Tag: tree

If a Tree Falls in the Middle of a Waterfall, Does It Make a Sound?

a tree in bloom over a waterfall

View from my Studio Window, Before

She buds.
She blooms.
Over the course of ten days, she comes into her full glory. Every day I sit looking out my studio window, mesmerized at the splendor of her branches gracefully sheltering the spot my log once called home.

Today, as I eat a pack of crackers and call it lunch, I listen to Clarissa Pinkola Estes tell the story of her trumpet vine and how its raucous blooming annoyed the neighbor man. One spring he harrumphed over and asked her to cut it down. “I can’t do that,” she told him. “It’s an old vine. And beautiful.” One day she arrives home to find that the neighbor man has cut the vine down to the ground. And on her side of the fence, mind you. Once the initial wave of grief passed, she digs up the vine, plants the roots, and in a short while, the vine is growing again.

blooming tree lays across waterfall

blooming tree over waterfall

 

broken tree

 

I cover my mouth in horror of the neighbor destroying the trumpet vine, pick up another cracker,  and look back out at my tree of graceful blooms . . . to find it laying in the water. Tracing it back with my eyes, i see where the tree trunk snapped, the blooming limbs landing in the falls. Once again I cover my mouth in horror and disbelief.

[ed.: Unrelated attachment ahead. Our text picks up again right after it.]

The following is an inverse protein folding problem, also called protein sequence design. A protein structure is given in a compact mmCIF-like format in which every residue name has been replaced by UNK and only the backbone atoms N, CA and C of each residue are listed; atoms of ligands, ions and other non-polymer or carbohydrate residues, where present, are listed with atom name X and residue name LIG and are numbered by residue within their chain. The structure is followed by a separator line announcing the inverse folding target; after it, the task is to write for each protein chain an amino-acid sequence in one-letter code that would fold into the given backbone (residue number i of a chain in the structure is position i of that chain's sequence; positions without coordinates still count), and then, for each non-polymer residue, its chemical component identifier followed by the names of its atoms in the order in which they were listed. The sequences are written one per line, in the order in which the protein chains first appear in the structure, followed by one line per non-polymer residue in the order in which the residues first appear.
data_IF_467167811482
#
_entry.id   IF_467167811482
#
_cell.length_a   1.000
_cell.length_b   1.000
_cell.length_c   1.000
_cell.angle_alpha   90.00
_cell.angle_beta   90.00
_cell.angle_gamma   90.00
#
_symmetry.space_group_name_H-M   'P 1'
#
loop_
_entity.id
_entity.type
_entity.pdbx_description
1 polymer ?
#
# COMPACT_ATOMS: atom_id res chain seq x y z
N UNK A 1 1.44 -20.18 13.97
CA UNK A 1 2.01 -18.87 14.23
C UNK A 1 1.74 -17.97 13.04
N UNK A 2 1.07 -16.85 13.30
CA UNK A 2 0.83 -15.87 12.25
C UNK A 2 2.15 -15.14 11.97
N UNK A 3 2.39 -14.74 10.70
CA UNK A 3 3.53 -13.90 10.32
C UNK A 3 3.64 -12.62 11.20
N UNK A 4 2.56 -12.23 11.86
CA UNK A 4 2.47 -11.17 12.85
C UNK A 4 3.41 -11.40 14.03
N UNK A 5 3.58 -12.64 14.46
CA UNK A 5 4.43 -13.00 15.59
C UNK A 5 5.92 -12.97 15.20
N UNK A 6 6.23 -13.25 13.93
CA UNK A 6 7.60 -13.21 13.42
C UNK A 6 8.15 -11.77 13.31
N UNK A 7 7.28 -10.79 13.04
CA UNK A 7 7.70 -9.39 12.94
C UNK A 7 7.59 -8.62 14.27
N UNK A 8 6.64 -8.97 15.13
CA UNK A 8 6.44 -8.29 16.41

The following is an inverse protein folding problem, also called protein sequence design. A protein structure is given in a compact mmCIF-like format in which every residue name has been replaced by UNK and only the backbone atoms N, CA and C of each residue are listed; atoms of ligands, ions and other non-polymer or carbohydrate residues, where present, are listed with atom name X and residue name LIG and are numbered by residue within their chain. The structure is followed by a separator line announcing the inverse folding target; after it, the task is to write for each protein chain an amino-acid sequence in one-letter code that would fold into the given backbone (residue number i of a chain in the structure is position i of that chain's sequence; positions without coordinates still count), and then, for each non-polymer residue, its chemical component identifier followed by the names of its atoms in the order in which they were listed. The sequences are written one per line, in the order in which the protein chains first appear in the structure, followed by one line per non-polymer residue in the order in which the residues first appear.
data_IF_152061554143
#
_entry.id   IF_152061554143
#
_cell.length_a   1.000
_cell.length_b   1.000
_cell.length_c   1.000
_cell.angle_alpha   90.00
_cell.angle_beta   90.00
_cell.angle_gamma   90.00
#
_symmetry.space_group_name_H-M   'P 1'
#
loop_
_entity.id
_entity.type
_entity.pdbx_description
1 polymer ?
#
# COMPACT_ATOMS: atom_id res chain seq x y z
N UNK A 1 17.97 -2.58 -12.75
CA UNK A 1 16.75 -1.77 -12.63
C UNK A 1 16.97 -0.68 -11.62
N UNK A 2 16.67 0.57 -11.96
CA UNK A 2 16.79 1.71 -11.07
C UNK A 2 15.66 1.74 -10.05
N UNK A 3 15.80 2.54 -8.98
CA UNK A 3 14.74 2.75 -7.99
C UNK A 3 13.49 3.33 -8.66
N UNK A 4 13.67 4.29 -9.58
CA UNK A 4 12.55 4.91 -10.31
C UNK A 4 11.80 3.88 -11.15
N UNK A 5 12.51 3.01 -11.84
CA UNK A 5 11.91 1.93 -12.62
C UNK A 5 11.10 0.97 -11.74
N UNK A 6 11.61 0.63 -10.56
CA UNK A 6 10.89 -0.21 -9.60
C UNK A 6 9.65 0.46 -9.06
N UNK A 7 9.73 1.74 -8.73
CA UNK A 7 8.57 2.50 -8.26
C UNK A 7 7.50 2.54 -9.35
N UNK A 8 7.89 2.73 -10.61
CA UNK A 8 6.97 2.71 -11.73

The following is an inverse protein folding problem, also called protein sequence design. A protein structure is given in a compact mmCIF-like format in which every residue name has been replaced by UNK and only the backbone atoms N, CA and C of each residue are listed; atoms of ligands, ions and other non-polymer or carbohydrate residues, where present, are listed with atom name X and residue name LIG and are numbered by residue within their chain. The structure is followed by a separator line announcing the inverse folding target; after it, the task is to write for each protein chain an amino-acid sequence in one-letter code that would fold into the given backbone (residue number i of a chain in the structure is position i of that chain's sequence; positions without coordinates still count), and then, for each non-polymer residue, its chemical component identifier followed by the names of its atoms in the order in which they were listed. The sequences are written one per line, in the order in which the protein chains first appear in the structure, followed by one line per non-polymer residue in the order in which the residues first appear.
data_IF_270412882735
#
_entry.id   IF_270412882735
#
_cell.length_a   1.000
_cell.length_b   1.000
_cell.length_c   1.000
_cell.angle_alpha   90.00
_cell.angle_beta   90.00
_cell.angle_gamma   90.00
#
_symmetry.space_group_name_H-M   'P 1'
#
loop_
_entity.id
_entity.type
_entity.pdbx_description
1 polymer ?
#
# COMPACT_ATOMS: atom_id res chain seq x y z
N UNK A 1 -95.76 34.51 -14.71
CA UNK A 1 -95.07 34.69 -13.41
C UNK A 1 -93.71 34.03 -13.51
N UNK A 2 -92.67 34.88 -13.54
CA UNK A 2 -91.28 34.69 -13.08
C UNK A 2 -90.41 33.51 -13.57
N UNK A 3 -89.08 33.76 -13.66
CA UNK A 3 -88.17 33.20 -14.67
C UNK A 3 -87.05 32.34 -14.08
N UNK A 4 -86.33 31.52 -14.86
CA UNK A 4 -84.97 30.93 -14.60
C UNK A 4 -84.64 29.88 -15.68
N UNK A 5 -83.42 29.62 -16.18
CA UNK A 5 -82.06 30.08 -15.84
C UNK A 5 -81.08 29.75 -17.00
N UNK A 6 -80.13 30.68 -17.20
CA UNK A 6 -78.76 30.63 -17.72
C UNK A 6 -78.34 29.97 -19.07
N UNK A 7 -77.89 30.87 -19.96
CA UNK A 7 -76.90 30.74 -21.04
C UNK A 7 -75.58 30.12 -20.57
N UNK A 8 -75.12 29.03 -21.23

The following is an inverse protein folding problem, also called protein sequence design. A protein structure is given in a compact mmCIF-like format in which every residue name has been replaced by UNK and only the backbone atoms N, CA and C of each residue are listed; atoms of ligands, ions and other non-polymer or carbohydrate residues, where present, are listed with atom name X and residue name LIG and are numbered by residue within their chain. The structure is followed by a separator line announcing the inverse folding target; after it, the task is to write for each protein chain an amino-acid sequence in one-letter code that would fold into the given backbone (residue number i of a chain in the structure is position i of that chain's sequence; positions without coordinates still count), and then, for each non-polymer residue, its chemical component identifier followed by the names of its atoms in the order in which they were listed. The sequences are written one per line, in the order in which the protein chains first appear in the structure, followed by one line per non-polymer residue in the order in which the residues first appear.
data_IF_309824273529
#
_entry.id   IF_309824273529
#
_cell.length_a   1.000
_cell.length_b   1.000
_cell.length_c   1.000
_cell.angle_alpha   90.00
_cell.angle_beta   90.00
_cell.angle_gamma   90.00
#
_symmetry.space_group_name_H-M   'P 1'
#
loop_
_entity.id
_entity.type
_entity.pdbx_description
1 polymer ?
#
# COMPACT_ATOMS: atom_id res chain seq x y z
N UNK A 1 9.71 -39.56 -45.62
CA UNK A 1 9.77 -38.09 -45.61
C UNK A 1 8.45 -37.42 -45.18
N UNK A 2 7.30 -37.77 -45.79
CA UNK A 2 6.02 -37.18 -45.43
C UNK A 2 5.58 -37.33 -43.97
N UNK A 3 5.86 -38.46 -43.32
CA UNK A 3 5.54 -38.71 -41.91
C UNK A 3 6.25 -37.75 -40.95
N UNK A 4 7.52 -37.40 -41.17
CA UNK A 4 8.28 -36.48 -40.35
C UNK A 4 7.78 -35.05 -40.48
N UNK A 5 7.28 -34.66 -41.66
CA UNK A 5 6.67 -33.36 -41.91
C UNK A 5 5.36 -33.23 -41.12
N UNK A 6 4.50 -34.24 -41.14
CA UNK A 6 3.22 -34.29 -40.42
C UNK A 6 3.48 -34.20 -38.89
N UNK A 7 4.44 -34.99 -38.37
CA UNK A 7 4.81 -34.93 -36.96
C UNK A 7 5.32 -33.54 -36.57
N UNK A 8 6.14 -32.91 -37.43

Later, while I am on a business call, The Engineer and Mother  go out, cut off a few small branches, smash the ends, dip them in a root-activating powder, and plant them in soil. The trumpet vine grew back, so I’m hopeful these will begin to sprout, too. Maybe in a few years, I’ll sit mesmerized under the beautiful blooms framing the waterfall (I’m on my 17th day of yoga, so I might be able to get down and back up by then – it could happen.) I’ll spread out a quilt and picnic under the gloriously blooming tree, telling her the story of her grandmother who once thrilled my eyes and salved my broken, grieving heart with her beauty.

’tis the season

fallleaves.jpg

i saunter and skip
through
nature’s crayon box containing at least 64 colors,
occasionally stumbling
into a hole
where the turning
sharpens
my perception,
my empathy,
my compassion.

(and maybe, just maybe
the turning
twists my ankle, too
but that’s far too specific
and not nearly
poetic enough to be the point.)

fallcolor2.jpg